Verbs like order, suggest, demand, etc. must be followed by ‘that’ and the infinitive form of the verb being ordered or suggested, without the ‘to’.
The teacher recommended that Jerry be expelled from the class.
The manager demanded that John show up for work on time.
3) How to figure out that when the question is testing us on subjunctive mood?
1. Check for words such as ‘if’, ‘wish’, etc. Though these can also be used in the other moods, they are most commonly tested on the subjunctive mood.
2. Ask yourself if the sentence is talking about an uncertainty, a wish, a suggestion, a demand, etc. If it is then you are dealing with the subjunctive mood.
4) When and where:
On the GMAT ‘where’ will always refer to a specific location and ‘when’ will always refer to a specific time period; else their use is wrong.
Correct: The town where I was born is known for its fishermen.
Correct: It was a historic event when, in 1947, India achieved independence.
Incorrect: When the price goes up the demand falls down.
Incorrect: The Company where I work has gone bankrupt.
4) Each other and one another:
‘Each other’ is used for two things; ‘one another’ for more than two.
The two men are pointing out each other’s mistakes.
The students are pointing out one another’s mistakes.
5) Whether or if
‘If’ is used to introduce a conditional idea or an idea that has just one possibility whereas ‘Whether’ is used to introduce alternative possibilities, usually with ‘or not’ implied or explicitly stated in the sentence.
If you study hard you will surely do well on the GMAT.(Conditional case)
I can’t decide whether to study or to go out with my friends.(Alternative case)
Both if and whether can be used in a single sentence as well
You need to decide whether you will be able to control your temper if he asks you to get out of his office.
6) Everyday vs Every day:
‘Everyday’ is an adjective meaning ‘ordinary’ or ‘commonplace’. An adjective, in case you’ve forgotten, is a word that modifies a noun. Eg. ‘everyday occurrence’, ‘everyday people’, etc.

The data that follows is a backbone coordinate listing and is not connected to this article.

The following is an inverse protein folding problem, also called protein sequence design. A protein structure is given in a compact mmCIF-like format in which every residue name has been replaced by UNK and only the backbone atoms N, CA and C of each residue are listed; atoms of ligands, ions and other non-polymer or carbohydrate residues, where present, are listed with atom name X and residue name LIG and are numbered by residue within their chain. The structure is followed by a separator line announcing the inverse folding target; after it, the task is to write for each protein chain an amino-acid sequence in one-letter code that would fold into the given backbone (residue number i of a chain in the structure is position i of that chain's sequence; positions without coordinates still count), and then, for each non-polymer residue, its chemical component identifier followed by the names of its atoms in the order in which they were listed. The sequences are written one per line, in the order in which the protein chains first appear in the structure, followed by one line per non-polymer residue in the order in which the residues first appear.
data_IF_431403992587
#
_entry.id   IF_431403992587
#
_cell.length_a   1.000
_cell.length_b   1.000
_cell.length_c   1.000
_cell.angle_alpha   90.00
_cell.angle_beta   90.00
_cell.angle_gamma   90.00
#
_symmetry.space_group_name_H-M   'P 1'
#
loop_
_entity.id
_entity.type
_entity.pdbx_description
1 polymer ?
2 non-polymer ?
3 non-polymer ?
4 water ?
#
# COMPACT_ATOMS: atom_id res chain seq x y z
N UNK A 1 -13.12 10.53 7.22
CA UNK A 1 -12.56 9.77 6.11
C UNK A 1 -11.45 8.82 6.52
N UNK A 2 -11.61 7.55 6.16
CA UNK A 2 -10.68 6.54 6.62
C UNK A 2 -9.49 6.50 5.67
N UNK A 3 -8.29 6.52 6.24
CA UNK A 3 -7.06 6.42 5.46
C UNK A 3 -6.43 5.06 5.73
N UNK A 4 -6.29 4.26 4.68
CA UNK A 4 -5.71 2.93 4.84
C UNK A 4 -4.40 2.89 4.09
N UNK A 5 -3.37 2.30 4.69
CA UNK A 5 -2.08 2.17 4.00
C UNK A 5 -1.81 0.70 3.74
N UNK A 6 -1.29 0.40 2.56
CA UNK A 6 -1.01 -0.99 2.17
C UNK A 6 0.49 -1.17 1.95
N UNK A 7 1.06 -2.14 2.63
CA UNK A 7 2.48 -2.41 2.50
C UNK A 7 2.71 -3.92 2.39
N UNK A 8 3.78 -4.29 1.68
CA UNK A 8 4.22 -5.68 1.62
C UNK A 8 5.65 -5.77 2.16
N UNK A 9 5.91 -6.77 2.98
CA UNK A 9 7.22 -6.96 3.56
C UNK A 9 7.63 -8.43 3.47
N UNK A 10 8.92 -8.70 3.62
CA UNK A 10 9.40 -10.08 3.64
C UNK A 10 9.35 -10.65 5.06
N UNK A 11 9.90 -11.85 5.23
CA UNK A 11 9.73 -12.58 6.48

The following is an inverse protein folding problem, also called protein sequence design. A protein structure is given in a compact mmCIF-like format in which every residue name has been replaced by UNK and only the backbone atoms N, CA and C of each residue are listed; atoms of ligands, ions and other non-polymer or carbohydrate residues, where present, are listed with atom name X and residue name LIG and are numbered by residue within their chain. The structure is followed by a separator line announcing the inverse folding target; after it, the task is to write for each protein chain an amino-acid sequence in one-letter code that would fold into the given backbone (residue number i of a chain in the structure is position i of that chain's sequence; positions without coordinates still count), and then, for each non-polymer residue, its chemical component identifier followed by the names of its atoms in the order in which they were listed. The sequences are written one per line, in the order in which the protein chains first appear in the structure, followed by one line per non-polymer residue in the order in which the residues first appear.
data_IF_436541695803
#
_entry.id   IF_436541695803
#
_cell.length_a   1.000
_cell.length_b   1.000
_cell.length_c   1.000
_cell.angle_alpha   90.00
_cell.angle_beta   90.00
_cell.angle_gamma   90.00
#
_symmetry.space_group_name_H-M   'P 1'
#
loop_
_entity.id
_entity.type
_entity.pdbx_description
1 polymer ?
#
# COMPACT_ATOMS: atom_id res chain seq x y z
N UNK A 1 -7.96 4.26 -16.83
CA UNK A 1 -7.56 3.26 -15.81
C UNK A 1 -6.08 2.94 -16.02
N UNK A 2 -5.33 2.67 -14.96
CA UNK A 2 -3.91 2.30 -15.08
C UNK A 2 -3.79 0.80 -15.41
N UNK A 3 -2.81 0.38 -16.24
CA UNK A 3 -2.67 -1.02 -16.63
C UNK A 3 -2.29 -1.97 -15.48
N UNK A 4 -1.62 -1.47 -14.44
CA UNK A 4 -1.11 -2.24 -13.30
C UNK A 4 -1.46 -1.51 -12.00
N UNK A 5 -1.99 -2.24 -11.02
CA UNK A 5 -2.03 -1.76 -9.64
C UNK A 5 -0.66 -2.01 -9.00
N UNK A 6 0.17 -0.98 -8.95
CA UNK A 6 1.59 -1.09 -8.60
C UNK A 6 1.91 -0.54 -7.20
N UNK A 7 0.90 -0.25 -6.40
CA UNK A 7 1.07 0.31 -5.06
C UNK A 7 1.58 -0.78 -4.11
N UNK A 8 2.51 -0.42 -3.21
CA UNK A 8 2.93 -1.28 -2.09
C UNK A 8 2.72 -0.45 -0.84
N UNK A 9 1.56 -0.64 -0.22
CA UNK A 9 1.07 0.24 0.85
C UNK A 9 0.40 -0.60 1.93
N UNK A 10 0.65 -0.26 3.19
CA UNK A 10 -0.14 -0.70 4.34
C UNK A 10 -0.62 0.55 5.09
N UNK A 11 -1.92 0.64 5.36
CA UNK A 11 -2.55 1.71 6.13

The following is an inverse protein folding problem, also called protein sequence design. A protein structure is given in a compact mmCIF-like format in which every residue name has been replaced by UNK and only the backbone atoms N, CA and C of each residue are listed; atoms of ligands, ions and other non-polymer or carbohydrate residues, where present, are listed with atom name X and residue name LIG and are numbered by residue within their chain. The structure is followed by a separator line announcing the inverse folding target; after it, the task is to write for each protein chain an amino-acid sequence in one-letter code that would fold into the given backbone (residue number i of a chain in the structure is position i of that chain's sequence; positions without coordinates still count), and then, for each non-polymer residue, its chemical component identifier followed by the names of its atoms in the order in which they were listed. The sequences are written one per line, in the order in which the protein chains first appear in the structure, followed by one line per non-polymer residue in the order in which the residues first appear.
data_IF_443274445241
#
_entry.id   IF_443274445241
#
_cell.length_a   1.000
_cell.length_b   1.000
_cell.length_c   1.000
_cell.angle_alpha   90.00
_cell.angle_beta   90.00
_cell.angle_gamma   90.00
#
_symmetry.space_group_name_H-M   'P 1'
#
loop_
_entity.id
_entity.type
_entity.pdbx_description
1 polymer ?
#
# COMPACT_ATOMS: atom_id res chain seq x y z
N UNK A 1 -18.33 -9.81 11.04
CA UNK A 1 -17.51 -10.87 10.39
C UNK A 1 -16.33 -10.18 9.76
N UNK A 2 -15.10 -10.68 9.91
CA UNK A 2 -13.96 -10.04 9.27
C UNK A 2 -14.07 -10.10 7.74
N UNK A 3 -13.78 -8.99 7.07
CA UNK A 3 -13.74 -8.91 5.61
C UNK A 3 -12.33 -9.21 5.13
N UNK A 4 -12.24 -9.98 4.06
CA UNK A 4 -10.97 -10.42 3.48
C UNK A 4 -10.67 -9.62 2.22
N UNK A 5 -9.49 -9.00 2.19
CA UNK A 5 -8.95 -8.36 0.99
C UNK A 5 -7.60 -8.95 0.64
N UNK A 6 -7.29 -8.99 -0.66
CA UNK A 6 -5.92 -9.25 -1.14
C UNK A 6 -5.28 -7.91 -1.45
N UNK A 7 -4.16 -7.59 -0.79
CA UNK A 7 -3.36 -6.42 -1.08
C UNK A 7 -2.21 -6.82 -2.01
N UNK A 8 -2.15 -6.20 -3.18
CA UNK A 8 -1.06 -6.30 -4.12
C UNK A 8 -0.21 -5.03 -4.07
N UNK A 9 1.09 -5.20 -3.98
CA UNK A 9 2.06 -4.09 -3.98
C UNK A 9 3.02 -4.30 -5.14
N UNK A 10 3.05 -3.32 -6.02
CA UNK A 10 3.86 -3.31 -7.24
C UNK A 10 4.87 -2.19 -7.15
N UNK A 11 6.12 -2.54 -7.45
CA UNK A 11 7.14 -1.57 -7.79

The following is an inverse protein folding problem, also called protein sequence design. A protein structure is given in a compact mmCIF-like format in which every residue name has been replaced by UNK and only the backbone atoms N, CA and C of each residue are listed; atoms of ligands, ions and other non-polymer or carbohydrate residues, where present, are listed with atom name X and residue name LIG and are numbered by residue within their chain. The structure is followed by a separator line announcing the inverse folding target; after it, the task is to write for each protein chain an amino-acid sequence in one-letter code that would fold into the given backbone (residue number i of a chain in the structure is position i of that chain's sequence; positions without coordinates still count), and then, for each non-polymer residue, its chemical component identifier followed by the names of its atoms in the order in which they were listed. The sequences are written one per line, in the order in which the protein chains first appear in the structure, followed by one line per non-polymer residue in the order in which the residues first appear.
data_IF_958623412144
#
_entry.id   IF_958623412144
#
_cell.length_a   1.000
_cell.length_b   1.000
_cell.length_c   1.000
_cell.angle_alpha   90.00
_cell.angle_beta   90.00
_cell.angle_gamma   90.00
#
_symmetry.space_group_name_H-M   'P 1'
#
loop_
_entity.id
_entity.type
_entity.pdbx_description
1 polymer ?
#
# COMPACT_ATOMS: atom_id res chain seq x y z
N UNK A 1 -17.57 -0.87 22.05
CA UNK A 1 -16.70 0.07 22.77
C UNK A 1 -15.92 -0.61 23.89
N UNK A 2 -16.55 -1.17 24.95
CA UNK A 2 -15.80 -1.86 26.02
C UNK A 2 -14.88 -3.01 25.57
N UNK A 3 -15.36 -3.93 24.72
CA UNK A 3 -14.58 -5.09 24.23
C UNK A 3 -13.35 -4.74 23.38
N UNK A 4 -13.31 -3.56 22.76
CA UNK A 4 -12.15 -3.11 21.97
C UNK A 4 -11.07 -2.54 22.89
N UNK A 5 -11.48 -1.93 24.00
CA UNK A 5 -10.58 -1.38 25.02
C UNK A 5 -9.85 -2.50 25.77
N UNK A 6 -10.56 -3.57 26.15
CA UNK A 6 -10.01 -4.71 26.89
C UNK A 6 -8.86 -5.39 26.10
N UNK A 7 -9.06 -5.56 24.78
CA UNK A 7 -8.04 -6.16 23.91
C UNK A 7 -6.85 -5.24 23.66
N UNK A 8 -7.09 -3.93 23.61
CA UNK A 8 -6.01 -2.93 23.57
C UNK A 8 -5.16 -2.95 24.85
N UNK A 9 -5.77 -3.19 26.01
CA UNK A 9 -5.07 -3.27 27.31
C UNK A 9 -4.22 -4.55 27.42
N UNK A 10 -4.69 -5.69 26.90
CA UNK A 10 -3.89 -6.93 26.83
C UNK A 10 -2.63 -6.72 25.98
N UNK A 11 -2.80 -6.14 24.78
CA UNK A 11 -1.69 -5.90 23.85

‘Every day’ is an adverbial phrase that tells us how often something takes place. An adverb is a word or phrase that modifies a verb (most of the time).
7) Like and Such as:
On the GMAT ‘like’ means ‘similar to’ and ‘such as’ means ‘for example’
Important: Even if ‘such’ and ‘as’ are separated in a sentence, the sentence is still correct.
I want to eat some such sweet as a chocolate or a pastry.
8) Compare to v/s Compare with:
‘Compare to’ is used to point out the similarity between two unrelated things. More than a comparison, it’s actually just a statement stating that one thing is similar to another to emphasize that particular thing.
John compared his wife’s face to the moon.
‘Compare with’ is used to actually compare two things by pointing out the similarities as well as differences between them.
Jerry is comparing a Toyota with a Honda.
9) Due to v/s Because of:
Due to is used to replace “caused by”
10) Agree to v/s Agree with
You agree ‘with’ a noun and you agree ‘to’ a verb.
John agreed to run an extra mile. (‘run’ is a verb so agree ‘to’)
John agrees with his brother. (‘brother’ is a noun so agree ‘with’)
11) Shall v/s will
Use ‘shall’ when speaking in the first person and ‘will’ when speaking in the second or third person.
I shall win the championship BUT You/We will win the championship.
12) Will v/s would
Use will to refer to some event that will happen in the future in relation to the present and use would to refer to the future in the past.
13) Farther v/s Further
‘Farther’ refers to actual measurable distance whereas ‘Further’ refers to degree, quantity, time, or some such other quality that cannot or is not being precisely measured.
14) Differ with v/s Differ from
Use ‘differ from’ to imply ‘unlike’ (as in one thing differing from the other) and ‘differ with’ to imply ‘disagreement’ (as in differing with a point of view).
15) Rather than v/s Instead of
‘Rather than’ is used to express preference of one thing over another whereas ‘instead of’ is used to replace one thing with another.
‘rather than’ is a conjunction so it can be followed by anything – noun, phrase, clause – whereas ‘instead of’ is a preposition so it can be followed only by nouns.